A rainy afternoon, and cold.
The driver of Metro Route 31 alternately leaned on the gas, then the brake, as though he wore super heavy shoes, as though they were so weighty he couldn't control their depressions.
When a new crop of riders boarded and the bus lurched away from the curb, I wasn't too surprised when a man flew past me. A bearded, tattooed fifty-something man, smelling of beer, wearing an American-flag-emblazoned leather coat and carrying a taped-up guitar case. He flew past and landed sideways on a skinny kid seated on the back bench.
Ha, the kid said, looking sheepish. As though he were the one who'd flown ten yards and smashed into a stranger's legs.
You think that's funny, huh, the guy said. He righted himself and sat next to me.
The kid opposite us also carried a guitar case, made of newish canvas, not even rain-spattered.
Whaddya playin' with, the older guy said to him.
Uh, nylon, the kid said.
What? the older guy snapped.
The kid repeated it, timidly, and the other kid--the fallee--laughed and said, Nylon strings? No, dude, what kind of guitar do you play?
The second kid's face cleared. Oh, Yamaha.
You gotta buy American, the older guy said.
It's not a very good guitar, the kid admitted. The three of them then had a nice chat about music.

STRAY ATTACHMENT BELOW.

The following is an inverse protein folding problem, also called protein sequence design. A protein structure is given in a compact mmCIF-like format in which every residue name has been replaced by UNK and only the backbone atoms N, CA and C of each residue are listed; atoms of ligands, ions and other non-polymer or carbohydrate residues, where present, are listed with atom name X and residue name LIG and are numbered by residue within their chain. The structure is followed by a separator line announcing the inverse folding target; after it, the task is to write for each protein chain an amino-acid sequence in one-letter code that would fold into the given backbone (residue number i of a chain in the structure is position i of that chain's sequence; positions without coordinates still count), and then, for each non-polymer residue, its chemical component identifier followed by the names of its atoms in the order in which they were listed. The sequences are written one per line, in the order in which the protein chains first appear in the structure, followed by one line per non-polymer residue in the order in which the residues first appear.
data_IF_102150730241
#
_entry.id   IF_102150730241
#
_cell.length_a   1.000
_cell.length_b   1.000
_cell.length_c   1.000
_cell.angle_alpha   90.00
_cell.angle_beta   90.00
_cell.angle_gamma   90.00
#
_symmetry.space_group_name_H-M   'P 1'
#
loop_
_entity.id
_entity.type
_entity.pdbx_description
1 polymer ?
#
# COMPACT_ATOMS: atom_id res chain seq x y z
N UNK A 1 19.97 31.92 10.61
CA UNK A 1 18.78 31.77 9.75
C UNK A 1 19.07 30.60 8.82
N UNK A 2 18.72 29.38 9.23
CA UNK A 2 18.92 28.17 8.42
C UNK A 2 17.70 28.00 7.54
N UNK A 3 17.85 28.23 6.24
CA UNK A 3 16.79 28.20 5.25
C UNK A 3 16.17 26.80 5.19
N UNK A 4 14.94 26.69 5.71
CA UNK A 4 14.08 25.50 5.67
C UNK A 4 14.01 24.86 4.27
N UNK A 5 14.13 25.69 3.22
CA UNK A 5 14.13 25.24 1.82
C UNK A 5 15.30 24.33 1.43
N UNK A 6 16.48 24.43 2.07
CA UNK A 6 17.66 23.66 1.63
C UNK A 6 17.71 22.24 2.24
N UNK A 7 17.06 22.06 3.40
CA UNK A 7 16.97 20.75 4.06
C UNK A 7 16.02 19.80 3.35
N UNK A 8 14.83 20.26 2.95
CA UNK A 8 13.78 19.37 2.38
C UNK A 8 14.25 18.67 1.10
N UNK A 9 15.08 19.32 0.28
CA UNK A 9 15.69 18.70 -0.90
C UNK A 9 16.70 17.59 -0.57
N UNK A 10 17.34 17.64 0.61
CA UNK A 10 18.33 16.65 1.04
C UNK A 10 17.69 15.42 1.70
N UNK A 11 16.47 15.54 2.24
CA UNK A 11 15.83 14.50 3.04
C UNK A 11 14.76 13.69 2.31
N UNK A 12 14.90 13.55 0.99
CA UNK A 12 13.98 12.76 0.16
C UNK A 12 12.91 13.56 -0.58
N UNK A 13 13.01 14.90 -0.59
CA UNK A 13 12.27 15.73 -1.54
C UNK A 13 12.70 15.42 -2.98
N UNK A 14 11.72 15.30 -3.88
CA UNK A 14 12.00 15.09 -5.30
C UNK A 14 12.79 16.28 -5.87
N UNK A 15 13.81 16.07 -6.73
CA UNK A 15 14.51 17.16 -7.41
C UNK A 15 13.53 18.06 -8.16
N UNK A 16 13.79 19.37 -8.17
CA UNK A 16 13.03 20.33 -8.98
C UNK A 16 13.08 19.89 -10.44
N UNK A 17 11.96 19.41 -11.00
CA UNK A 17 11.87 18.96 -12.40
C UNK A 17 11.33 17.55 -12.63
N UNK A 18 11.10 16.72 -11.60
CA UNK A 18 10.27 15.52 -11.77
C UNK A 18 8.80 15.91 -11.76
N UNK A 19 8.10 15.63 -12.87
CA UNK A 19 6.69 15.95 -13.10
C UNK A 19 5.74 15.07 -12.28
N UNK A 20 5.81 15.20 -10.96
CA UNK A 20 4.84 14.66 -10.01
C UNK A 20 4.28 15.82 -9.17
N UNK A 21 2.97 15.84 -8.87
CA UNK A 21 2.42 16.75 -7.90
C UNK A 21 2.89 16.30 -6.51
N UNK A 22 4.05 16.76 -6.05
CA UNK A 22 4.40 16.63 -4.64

The boys got off a few stops later. The older guy immediately began talking to a woman in fucschia lipstick, his companion apparently, and who I hadn't noticed in all the arrival drama. He was pissed. The other night he'd wanted to make french fries, and as he waited for the oil (the ole) to heat, the stove burner caught on fire, and when he tried to smother the fire, the towels too went up in flames.
We need to tell the landlord, the woman said, nervous.
Tell him what? We burned up the fucking kitchen? We'll fix it first. But we're not telling him nothing. Abruptly, he thwacked the page of my magazine. Watcha reading, hon?
Startled, I flipped back to the beginning of the article. It's about cards, I said. Poker. Then--embarrassed to show him it was The New Yorker--I got up and stood by the rear door of the bus. We were almost to my stop.
I passed the two on my way home. They stood, pelted by rain, in the cloud of exhaust from the departing 31, looking with longing at a mattress and frame dumped on a patch of muddy grass, clearly not deterred by its sodden, forlorn state.
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